How to breathe better

A Black woman taking a deep breath

Taking a deep breath is meant to be a catch-all cure for a multitude of ills.

Feeling stressed, angry, upset, tired, nauseous? Take a deep breath. It will help.

Breathing keeps us alive. We breathe in and out about 22,000 times a day, and we do it without thinking. But what happens when our breath rhythm is off? And how can you tell if you’re doing it wrong?

Experts believe that measuring our breath rate could be more important for our fitness, concentration, stress and even life expectancy, than tracking heart rate or steps. But research by smart wearables brand Amazfit shows that 68% of us do not know what a healthy breath rate range is – or how to monitor and control it.

So, how does breathing actually work? Understanding the mechanism is key to improving our technique.

The process of respiration provides the body with oxygen and removes carbon dioxide as a waste product, and the number of breaths we take per minute can be a marker of how healthy we are.

Breathing too quickly could contribute to problems including high blood pressure, stress and anxiety, while too slowly could indicate problems such as sleep apnoea or depression, due to the lack of oxygen and higher levels of carbon dioxide in the body.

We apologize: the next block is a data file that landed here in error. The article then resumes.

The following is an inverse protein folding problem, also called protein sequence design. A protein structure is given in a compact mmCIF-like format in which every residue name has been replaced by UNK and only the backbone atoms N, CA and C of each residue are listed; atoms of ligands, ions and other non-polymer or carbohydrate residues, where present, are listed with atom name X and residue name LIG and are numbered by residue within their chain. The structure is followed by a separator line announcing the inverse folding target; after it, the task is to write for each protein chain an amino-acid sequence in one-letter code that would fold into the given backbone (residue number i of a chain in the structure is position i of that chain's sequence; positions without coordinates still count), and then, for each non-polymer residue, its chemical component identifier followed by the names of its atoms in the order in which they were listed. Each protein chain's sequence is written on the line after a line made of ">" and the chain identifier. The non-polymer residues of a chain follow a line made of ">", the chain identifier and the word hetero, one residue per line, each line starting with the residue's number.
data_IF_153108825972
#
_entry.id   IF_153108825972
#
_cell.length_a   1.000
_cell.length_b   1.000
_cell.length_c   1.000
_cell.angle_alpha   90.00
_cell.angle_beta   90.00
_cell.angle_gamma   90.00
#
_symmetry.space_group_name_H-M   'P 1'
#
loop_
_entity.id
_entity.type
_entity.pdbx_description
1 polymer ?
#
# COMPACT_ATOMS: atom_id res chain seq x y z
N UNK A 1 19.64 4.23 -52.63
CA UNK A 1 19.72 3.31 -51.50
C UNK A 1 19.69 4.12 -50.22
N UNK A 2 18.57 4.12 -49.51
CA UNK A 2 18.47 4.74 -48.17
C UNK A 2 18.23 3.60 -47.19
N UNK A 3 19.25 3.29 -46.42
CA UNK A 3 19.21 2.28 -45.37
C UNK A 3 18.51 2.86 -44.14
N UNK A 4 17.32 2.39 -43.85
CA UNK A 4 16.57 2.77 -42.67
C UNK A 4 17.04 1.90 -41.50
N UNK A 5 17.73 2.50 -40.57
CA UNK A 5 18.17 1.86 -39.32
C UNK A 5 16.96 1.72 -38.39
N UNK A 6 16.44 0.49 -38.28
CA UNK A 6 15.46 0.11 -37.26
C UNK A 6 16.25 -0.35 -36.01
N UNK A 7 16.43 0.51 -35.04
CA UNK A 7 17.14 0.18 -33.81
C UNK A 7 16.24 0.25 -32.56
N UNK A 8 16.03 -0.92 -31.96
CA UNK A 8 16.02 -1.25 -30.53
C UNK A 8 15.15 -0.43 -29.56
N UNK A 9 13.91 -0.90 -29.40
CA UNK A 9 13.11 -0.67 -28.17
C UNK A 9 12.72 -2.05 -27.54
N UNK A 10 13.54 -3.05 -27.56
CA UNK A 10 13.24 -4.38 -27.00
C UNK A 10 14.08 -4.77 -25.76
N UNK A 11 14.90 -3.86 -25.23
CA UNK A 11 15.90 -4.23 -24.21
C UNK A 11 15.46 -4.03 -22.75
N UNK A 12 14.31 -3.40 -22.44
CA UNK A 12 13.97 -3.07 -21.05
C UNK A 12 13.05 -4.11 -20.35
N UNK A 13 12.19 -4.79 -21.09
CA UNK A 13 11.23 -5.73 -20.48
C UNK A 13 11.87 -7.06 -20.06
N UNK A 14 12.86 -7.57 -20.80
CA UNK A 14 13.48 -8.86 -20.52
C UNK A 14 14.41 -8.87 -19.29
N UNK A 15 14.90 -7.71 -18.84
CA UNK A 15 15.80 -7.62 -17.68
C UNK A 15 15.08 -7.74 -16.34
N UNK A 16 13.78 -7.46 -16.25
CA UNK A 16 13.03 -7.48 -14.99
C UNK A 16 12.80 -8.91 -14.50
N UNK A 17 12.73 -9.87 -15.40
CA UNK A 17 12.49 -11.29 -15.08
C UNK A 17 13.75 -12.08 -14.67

Breath rate is also increasingly important this winter as breathlessness is noted as the second most common symptom for those suffering from Covid and Long Covid, according to the Office of National Statistics.

Scientists at the University of Rome found that measuring breath rate is ‘superior’ to tracking other vital health statistics, including pulse, but this metric is often overlooked. 

Another study published in the European Heart Journal found breath rate was linked with heart attack mortality for those at high-risk. Heart and circulatory diseases cause a quarter of all deaths in the UK, according to the British Heart Foundation.

Even those who are fit can optimise their physical performance and concentration by monitoring – and responding to – their breath rate. Studies show that slow-breathing exercises can help alleviate symptoms of depression, as well as reduction in blood pressure for patients with hypertension.

Meanwhile, current research at the University of Sheffield is underway to monitor more than a hundred people who have had Covid symptoms, including monitoring patterns with their breath rate. 

‘We know breath rate is an extremely useful measurement in a hospital setting, but until now we haven’t been able to measure it in a home environment,’ says Professor Allan Lawrie, from University of Sheffield. 

‘We aim to track over a hundred individuals to remotely monitor changes in their breath rate in combination with heart rate and activity to find out what we can learn about current and future cardiovascular and respiratory health.’

Dr Punam Krishan, an NHS GP with a special interest in lifestyle medicine, adds: ‘Life gets busy and taking time out to pause can often seem impossible. Learning to breathe effectively can become a powerful and effective tool that can be used anytime and anywhere to help restore calm, focus and clarity.’

Two simple breathing exercises to try

The anti-ager: Waterfall